There are so many things I intend to do:
- Write blog posts twice a week.
- Save money.
- Give more to charity, often a specific charity.
- Get to know my neighbors.
- Write every day.
- Volunteer with a nonprofit.
- Send a thank-you note.
- Lose weight.
- Clean the bathroom.
- Get more articles published.
- Exercise more.
- Communicate more often with my extended family.
- Find additional business clients.
- Get another speaking postcard out.
- Send a note of encouragement.
What stops me? I have all sorts of excuses. Lack of time. Lack of energy. Lack of ideas. Lack of money. But the real problems are deeper than these. I have the same amount of time as my friend Lisa who, with preschoolers at home and a computer she must share, manages to blog regularly. I have more energy than some friends with chronic diseases who get books written or graduate degrees earned (not that I want one of those).
No, the answer lies more in the lack of motivation and the lack of accountability. I know that when I really want to get something done—like plan a vacation, for instance—I find the time and energy to do so, and I have plenty of ideas. And I also know that when I am being held accountable, I manage to accomplish whatever the task is. A writing project promised to an editor, an editing project expected by a corporate client, I dig into it and finish, early even. I never want to disappoint a client.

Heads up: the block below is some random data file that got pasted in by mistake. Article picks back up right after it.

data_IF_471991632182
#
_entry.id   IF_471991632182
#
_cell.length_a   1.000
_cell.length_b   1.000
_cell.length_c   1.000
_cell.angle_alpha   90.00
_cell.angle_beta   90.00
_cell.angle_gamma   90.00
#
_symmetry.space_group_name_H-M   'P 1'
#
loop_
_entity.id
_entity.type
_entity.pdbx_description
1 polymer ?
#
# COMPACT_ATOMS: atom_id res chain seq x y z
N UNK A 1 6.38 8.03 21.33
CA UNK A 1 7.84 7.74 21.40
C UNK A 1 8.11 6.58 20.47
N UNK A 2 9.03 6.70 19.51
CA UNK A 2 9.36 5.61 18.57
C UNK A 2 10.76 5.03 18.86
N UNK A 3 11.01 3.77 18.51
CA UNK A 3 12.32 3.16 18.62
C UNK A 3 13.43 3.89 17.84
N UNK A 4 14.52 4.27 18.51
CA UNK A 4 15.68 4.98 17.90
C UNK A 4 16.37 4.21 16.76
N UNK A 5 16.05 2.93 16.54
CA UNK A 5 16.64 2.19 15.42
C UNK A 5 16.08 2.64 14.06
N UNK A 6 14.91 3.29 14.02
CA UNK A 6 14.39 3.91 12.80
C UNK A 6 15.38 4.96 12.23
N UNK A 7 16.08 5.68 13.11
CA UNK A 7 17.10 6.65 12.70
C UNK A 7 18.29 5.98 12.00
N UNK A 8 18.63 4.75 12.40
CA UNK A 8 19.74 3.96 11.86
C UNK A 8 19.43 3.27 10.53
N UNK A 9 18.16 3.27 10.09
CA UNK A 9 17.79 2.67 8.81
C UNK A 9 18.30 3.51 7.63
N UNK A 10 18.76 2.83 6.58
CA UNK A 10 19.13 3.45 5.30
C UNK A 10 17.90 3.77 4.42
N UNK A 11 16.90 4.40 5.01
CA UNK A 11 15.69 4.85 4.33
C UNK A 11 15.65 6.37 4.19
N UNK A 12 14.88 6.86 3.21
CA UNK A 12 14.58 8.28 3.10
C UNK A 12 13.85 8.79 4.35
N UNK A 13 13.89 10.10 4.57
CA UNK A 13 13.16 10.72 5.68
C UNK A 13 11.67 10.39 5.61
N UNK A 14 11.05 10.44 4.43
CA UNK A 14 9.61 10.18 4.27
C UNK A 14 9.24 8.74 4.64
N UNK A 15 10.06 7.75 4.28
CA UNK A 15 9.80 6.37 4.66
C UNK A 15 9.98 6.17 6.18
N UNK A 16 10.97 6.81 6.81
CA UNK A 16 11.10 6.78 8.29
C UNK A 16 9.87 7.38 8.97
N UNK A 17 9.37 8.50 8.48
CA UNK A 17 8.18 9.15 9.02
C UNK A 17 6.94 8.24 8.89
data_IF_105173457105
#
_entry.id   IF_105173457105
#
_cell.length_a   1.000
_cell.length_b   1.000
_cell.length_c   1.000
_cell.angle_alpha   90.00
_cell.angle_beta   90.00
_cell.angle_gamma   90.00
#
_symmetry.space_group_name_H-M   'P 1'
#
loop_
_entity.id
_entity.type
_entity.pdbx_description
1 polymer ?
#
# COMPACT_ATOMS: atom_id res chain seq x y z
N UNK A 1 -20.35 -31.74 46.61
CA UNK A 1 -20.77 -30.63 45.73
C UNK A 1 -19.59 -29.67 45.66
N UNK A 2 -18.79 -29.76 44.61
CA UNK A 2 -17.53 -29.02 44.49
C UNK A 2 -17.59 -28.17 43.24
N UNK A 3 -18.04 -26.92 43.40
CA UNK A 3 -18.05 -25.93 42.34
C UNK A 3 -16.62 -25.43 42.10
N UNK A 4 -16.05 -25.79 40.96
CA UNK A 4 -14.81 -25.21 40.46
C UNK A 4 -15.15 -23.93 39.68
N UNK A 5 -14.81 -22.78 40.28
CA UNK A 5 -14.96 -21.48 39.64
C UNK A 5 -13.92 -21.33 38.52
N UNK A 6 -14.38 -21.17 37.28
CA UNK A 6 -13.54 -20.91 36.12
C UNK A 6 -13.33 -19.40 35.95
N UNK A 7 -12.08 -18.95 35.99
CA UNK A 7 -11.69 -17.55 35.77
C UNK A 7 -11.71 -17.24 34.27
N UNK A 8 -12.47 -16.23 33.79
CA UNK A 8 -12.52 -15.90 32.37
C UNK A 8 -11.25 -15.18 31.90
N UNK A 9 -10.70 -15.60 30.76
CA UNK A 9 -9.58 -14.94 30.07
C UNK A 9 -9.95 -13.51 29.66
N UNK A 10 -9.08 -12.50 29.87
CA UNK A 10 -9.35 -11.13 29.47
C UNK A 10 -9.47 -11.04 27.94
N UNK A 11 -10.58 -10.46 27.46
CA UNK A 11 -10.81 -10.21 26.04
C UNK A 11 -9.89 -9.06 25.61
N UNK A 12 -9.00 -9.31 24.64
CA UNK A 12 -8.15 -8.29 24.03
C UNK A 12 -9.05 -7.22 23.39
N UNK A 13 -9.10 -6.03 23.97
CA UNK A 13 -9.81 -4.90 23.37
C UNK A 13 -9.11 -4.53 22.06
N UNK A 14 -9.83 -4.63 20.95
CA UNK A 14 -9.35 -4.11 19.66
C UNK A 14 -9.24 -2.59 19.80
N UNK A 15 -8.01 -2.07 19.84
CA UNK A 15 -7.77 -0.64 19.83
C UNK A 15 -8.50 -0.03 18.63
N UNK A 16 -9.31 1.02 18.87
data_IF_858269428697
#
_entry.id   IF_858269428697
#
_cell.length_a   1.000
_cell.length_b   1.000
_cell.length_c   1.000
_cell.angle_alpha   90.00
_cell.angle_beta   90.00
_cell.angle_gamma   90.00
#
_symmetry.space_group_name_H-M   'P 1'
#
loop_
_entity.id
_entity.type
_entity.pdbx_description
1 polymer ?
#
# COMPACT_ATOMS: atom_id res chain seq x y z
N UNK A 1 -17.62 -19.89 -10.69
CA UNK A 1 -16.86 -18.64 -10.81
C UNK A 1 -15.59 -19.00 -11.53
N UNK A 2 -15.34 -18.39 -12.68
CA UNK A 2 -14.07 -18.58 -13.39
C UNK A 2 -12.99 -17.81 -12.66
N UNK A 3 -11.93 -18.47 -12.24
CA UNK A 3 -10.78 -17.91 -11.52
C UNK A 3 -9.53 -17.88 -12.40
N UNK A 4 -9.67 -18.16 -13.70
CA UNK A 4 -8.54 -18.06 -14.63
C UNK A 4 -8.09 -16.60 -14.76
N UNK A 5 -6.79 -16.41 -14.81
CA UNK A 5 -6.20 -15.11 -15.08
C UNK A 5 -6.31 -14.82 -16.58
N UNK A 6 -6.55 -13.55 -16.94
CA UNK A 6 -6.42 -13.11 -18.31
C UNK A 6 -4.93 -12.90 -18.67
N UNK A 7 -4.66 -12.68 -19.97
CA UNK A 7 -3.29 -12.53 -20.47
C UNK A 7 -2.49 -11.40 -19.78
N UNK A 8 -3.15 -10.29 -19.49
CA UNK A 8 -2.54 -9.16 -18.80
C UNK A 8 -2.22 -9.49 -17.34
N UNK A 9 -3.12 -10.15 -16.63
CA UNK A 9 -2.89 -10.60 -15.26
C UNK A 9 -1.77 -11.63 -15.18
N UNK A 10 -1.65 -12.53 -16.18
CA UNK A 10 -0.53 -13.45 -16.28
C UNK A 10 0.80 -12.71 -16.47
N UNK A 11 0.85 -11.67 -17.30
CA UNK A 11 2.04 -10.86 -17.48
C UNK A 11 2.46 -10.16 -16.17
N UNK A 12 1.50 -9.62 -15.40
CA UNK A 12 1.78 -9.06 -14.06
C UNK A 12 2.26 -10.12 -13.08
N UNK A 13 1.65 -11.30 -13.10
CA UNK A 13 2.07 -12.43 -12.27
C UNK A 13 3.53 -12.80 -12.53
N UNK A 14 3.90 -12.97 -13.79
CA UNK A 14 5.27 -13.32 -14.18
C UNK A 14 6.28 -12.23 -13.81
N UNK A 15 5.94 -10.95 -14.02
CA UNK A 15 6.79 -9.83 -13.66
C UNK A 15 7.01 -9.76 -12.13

Two weeks ago, my friend Anne posted this on Facebook: “‘100% of the shots you don’t take won’t go in.’ (Wayne Gretzky) What shots do you need to take this week, friends? In your ministry, your business, with your relationships or even your prayer life. Want some accountability? Post it publically!” I took the chance and posted a business goal. And because it was out there, posted on Facebook, I set about doing it, completing it the same day. Shame is a powerful motivator for me, my friends.
So how can I use the power of accountability to accomplish not only the things I want to do but, most importantly, the things I believe God wants me to do, the things he created me to do. After all, Ephesians 2:10 says, “we are God’s workmanship, created in Christ Jesus to do good works, which God prepared in advance for us to do.”
Maybe I should post on Facebook each day the “good works” I feel called to do. That way I’d have to own up to failing to do them. It would be pretty embarrassing to have posted on a Monday that I believed God wanted me to drop a note of encouragement to so-and-so and by Friday to have to admit I had yet to take the 10 minutes necessary to do it. And yet that delay (or even failure to follow through EVER) has been true in my life on many occasions.
Les likes to say that a lot of people seem to believe that saying they’ll do something is as good as actually doing it. But we know deep within it’s not true. And we are frustrated by our own lack of follow through. (Well, I am. Are you?)
What are your strategies for ensuring your good intentions—or even God’s good intentions through you—don’t end up as nothing more? I know all about setting measureable goals and giving myself deadlines. They just don’t often work for me. Without the goal and/or deadline stated publicly, without the fear of shame, I am unlikely to be self-motivated enough to do it. So maybe those public postings, and confessionals, should be the place I start.
What’s your secret to accomplishing what God has given you to do, big or small? Could you share it with the rest of us? (And if you never have trouble being self motivated, please don’t bother to comment; that will just discourage us mere mortals even more.)